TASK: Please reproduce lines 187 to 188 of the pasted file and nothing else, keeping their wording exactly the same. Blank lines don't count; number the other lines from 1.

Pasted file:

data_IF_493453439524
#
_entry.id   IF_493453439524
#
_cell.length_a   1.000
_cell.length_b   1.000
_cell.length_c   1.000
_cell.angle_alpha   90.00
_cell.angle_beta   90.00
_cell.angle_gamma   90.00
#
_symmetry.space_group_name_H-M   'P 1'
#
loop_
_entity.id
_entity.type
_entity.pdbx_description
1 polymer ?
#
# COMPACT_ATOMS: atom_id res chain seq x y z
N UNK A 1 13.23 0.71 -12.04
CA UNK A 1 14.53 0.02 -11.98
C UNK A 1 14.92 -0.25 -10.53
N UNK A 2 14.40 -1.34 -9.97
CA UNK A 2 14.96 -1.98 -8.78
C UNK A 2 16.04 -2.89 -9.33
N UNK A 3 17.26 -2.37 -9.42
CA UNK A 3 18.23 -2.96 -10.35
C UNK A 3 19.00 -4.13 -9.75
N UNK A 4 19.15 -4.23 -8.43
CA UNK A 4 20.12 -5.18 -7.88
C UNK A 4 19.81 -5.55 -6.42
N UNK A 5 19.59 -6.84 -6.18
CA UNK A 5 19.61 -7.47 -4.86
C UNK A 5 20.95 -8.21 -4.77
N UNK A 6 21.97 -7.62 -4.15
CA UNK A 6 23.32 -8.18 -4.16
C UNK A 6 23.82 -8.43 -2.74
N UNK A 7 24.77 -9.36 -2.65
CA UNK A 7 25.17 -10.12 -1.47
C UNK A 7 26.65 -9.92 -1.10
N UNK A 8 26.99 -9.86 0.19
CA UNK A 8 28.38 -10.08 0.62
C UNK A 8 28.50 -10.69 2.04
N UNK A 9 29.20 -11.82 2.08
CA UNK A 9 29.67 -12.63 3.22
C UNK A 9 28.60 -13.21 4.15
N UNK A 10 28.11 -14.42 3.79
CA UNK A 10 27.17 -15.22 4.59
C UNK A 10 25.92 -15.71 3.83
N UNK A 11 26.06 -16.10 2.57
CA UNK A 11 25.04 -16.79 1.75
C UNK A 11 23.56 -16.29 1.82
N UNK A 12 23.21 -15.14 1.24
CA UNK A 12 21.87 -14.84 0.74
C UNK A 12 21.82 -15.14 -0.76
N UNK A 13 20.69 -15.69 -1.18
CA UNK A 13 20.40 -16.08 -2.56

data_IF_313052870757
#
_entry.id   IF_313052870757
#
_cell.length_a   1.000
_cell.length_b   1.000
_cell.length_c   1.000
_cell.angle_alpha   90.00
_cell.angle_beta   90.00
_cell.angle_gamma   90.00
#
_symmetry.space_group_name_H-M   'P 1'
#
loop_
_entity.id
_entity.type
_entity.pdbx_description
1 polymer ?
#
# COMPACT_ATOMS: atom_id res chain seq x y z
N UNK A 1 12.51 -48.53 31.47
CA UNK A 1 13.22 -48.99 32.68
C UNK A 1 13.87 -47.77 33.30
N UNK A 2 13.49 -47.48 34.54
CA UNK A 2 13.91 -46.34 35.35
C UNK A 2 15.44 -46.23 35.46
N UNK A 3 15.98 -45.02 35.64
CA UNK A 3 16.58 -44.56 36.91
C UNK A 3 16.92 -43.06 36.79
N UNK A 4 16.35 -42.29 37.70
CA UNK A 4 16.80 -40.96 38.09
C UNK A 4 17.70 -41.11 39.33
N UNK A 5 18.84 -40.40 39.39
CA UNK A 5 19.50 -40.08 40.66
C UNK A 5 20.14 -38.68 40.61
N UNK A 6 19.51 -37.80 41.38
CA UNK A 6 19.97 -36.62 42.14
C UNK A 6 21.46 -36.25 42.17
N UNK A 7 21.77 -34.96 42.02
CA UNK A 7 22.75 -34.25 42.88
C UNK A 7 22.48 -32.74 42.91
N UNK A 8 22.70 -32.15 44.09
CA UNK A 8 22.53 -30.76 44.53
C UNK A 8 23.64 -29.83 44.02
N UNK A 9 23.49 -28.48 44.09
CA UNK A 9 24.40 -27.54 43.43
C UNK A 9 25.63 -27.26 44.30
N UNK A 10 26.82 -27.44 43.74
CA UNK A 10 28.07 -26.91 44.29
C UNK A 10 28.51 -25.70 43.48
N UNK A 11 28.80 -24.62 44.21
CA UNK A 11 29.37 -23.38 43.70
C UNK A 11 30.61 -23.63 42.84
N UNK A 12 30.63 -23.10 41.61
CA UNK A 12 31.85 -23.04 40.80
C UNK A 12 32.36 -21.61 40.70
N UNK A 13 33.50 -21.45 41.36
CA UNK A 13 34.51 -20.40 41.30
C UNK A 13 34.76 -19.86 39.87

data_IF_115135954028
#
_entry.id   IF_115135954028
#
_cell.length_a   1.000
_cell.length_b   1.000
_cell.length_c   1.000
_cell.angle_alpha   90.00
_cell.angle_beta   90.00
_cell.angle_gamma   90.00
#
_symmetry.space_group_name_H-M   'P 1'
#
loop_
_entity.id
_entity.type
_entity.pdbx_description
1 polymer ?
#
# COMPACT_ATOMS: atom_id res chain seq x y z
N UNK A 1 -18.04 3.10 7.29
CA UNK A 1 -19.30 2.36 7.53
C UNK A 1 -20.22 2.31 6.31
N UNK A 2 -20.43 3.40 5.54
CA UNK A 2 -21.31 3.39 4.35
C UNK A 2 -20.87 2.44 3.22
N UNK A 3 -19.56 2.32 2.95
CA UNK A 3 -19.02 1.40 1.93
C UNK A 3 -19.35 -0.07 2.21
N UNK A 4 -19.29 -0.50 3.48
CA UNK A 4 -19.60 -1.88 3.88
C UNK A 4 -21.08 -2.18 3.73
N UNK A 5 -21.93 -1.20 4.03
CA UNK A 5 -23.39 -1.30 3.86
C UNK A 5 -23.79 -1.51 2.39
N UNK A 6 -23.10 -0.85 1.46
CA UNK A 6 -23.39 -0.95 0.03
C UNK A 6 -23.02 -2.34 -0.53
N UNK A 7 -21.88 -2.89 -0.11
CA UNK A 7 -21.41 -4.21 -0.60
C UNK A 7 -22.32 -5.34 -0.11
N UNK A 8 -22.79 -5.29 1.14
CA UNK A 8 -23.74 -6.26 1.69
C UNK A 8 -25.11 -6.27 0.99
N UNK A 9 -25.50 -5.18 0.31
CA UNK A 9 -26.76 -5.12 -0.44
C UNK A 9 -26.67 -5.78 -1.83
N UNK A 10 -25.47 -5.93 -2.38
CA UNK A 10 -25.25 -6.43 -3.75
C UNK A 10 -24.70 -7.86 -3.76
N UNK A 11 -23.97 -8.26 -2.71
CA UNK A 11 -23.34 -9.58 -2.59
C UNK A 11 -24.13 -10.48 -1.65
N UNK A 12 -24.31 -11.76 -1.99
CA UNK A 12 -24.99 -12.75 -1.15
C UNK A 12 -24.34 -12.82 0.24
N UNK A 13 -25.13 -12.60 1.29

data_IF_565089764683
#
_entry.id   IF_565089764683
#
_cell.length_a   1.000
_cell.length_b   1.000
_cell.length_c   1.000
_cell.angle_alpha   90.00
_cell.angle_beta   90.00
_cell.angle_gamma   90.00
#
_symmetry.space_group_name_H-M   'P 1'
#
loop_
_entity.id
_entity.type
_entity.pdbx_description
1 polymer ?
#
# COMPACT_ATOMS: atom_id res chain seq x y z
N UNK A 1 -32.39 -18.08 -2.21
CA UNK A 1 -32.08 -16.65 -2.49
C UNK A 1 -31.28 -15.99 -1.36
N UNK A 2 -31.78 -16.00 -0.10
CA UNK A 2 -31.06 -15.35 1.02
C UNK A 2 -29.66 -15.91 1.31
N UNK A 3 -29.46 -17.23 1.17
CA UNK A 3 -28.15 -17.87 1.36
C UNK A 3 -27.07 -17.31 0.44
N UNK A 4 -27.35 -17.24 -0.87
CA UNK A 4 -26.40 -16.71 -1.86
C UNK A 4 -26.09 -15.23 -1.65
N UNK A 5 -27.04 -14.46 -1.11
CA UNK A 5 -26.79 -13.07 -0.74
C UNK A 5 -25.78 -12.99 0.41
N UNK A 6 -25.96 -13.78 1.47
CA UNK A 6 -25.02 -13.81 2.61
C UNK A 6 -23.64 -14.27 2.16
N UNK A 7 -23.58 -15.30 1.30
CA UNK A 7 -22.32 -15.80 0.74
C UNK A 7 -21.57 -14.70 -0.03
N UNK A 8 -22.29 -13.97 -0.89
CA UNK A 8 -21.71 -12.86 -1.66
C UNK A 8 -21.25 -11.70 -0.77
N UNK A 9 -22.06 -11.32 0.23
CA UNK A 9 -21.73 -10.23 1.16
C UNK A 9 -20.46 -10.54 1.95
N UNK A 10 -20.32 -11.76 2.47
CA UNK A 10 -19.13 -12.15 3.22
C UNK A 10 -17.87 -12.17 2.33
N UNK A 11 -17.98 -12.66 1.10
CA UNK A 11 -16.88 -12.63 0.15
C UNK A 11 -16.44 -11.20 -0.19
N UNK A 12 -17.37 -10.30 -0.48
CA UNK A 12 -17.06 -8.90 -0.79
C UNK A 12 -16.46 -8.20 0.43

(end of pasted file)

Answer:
#
loop_